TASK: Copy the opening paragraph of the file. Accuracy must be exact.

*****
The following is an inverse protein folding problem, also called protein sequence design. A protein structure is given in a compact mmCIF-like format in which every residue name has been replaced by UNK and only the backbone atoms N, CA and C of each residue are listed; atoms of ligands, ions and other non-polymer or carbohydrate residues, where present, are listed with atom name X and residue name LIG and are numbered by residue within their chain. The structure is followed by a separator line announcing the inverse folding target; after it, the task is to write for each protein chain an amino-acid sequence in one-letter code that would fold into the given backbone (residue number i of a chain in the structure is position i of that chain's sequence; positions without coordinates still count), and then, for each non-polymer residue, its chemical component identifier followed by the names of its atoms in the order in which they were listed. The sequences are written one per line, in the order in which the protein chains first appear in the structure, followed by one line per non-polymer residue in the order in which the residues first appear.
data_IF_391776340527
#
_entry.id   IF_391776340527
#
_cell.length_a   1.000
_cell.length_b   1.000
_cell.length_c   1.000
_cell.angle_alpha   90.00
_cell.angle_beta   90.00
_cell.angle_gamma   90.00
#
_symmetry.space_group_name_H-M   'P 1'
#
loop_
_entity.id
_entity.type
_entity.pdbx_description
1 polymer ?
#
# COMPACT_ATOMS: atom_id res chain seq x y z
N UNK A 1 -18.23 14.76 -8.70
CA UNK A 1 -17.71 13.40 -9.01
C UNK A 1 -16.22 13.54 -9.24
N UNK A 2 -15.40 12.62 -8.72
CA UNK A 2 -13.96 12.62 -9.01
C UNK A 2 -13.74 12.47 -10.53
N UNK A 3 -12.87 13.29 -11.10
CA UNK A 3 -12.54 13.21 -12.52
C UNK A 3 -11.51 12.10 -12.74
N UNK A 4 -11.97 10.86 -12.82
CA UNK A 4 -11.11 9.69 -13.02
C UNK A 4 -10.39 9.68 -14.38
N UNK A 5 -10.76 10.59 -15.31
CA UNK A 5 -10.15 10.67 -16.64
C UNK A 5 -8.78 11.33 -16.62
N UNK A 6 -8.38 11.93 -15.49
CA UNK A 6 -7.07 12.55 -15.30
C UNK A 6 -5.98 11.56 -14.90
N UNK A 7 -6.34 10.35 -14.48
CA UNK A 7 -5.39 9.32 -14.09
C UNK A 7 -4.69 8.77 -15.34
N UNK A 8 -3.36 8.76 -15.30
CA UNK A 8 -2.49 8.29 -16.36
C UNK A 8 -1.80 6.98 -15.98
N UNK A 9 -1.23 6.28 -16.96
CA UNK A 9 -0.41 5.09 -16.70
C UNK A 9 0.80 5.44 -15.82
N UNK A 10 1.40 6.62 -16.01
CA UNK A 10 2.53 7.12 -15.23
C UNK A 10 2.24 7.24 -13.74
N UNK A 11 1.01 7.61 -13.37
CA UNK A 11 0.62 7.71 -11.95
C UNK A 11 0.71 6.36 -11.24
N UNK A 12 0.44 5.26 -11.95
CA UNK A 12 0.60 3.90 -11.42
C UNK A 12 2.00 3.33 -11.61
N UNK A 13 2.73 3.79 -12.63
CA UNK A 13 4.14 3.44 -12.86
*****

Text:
The following is an inverse protein folding problem, also called protein sequence design. A protein structure is given in a compact mmCIF-like format in which every residue name has been replaced by UNK and only the backbone atoms N, CA and C of each residue are listed; atoms of ligands, ions and other non-polymer or carbohydrate residues, where present, are listed with atom name X and residue name LIG and are numbered by residue within their chain. The structure is followed by a separator line announcing the inverse folding target; after it, the task is to write for each protein chain an amino-acid sequence in one-letter code that would fold into the given backbone (residue number i of a chain in the structure is position i of that chain's sequence; positions without coordinates still count), and then, for each non-polymer residue, its chemical component identifier followed by the names of its atoms in the order in which they were listed. The sequences are written one per line, in the order in which the protein chains first appear in the structure, followed by one line per non-polymer residue in the order in which the residues first appear.